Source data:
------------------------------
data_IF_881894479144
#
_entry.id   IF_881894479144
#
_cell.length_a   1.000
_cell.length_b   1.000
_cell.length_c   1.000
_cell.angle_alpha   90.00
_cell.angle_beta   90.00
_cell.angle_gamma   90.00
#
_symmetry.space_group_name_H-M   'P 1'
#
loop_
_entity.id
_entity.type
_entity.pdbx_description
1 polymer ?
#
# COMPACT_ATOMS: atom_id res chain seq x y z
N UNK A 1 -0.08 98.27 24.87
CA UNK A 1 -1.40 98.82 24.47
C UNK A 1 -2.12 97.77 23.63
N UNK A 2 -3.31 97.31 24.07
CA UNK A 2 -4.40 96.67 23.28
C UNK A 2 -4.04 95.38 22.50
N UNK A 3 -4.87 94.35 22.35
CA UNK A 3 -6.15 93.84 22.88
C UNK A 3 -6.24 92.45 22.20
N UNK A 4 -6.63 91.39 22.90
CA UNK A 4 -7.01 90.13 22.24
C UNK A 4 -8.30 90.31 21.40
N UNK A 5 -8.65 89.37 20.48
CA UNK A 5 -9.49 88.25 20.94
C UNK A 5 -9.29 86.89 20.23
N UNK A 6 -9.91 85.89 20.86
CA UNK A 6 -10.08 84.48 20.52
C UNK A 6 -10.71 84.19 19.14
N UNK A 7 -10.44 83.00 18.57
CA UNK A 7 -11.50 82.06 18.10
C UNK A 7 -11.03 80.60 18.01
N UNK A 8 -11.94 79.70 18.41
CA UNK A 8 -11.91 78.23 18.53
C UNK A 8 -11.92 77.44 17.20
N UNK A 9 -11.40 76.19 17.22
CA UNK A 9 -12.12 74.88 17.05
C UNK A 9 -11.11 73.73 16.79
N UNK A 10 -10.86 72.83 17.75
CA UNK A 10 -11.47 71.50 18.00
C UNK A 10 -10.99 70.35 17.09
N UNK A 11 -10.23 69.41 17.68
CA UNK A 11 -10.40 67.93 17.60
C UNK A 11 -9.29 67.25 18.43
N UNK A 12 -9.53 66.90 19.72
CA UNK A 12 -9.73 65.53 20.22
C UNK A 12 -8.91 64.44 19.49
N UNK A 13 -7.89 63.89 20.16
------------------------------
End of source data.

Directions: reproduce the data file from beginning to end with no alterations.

data_IF_881894479144
#
_entry.id   IF_881894479144
#
_cell.length_a   1.000
_cell.length_b   1.000
_cell.length_c   1.000
_cell.angle_alpha   90.00
_cell.angle_beta   90.00
_cell.angle_gamma   90.00
#
_symmetry.space_group_name_H-M   'P 1'
#
loop_
_entity.id
_entity.type
_entity.pdbx_description
1 polymer ?
#
# COMPACT_ATOMS: atom_id res chain seq x y z
N UNK A 1 -0.08 98.27 24.87
CA UNK A 1 -1.40 98.82 24.47
C UNK A 1 -2.12 97.77 23.63
N UNK A 2 -3.31 97.31 24.07
CA UNK A 2 -4.40 96.67 23.28
C UNK A 2 -4.04 95.38 22.50
N UNK A 3 -4.87 94.35 22.35
CA UNK A 3 -6.15 93.84 22.88
C UNK A 3 -6.24 92.45 22.20
N UNK A 4 -6.63 91.39 22.90
CA UNK A 4 -7.01 90.13 22.24
C UNK A 4 -8.30 90.31 21.40
N UNK A 5 -8.65 89.37 20.48
CA UNK A 5 -9.49 88.25 20.94
C UNK A 5 -9.29 86.89 20.23
N UNK A 6 -9.91 85.89 20.86
CA UNK A 6 -10.08 84.48 20.52
C UNK A 6 -10.71 84.19 19.14
N UNK A 7 -10.44 83.00 18.57
CA UNK A 7 -11.50 82.06 18.10
C UNK A 7 -11.03 80.60 18.01
N UNK A 8 -11.94 79.70 18.41
CA UNK A 8 -11.91 78.23 18.53
C UNK A 8 -11.92 77.44 17.20
N UNK A 9 -11.40 76.19 17.22
CA UNK A 9 -12.12 74.88 17.05
C UNK A 9 -11.11 73.73 16.79
N UNK A 10 -10.86 72.83 17.75
CA UNK A 10 -11.47 71.50 18.00
C UNK A 10 -10.99 70.35 17.09
N UNK A 11 -10.23 69.41 17.68
CA UNK A 11 -10.40 67.93 17.60
C UNK A 11 -9.29 67.25 18.43
N UNK A 12 -9.53 66.90 19.72
CA UNK A 12 -9.73 65.53 20.22
C UNK A 12 -8.91 64.44 19.49
N UNK A 13 -7.89 63.89 20.16